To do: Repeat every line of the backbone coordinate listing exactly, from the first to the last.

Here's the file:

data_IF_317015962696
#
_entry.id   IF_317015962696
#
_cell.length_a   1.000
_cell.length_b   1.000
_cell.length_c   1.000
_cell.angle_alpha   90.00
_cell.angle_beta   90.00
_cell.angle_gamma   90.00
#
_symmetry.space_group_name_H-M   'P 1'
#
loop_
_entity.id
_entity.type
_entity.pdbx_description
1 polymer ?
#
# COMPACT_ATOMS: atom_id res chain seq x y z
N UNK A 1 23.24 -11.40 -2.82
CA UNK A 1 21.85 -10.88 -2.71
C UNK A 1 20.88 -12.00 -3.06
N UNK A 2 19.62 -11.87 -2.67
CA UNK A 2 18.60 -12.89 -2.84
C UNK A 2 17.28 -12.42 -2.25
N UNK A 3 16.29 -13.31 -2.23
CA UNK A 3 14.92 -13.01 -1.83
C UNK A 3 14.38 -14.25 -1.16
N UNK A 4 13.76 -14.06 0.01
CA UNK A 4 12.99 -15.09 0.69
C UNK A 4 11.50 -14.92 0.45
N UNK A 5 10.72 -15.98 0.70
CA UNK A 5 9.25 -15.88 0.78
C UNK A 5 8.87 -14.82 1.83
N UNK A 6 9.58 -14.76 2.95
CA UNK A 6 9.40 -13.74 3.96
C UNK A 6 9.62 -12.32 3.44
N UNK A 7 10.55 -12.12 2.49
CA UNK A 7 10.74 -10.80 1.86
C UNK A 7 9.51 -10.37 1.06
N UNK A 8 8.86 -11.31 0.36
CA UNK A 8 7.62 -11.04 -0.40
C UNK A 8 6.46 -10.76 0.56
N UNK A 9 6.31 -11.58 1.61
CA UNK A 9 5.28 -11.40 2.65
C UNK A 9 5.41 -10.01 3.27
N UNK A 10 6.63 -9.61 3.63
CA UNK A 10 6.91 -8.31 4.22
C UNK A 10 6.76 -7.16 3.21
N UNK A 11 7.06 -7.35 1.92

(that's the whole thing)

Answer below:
data_IF_317015962696
#
_entry.id   IF_317015962696
#
_cell.length_a   1.000
_cell.length_b   1.000
_cell.length_c   1.000
_cell.angle_alpha   90.00
_cell.angle_beta   90.00
_cell.angle_gamma   90.00
#
_symmetry.space_group_name_H-M   'P 1'
#
loop_
_entity.id
_entity.type
_entity.pdbx_description
1 polymer ?
#
# COMPACT_ATOMS: atom_id res chain seq x y z
N UNK A 1 23.24 -11.40 -2.82
CA UNK A 1 21.85 -10.88 -2.71
C UNK A 1 20.88 -12.00 -3.06
N UNK A 2 19.62 -11.87 -2.67
CA UNK A 2 18.60 -12.89 -2.84
C UNK A 2 17.28 -12.42 -2.25
N UNK A 3 16.29 -13.31 -2.23
CA UNK A 3 14.92 -13.01 -1.83
C UNK A 3 14.38 -14.25 -1.16
N UNK A 4 13.76 -14.06 0.01
CA UNK A 4 12.99 -15.09 0.69
C UNK A 4 11.50 -14.92 0.45
N UNK A 5 10.72 -15.98 0.70
CA UNK A 5 9.25 -15.88 0.78
C UNK A 5 8.87 -14.82 1.83
N UNK A 6 9.58 -14.76 2.95
CA UNK A 6 9.40 -13.74 3.96
C UNK A 6 9.62 -12.32 3.44
N UNK A 7 10.55 -12.12 2.49
CA UNK A 7 10.74 -10.80 1.86
C UNK A 7 9.51 -10.37 1.06
N UNK A 8 8.86 -11.31 0.36
CA UNK A 8 7.62 -11.04 -0.40
C UNK A 8 6.46 -10.76 0.56
N UNK A 9 6.31 -11.58 1.61
CA UNK A 9 5.28 -11.40 2.65
C UNK A 9 5.41 -10.01 3.27
N UNK A 10 6.63 -9.61 3.63
CA UNK A 10 6.91 -8.31 4.22
C UNK A 10 6.76 -7.16 3.21
N UNK A 11 7.06 -7.35 1.92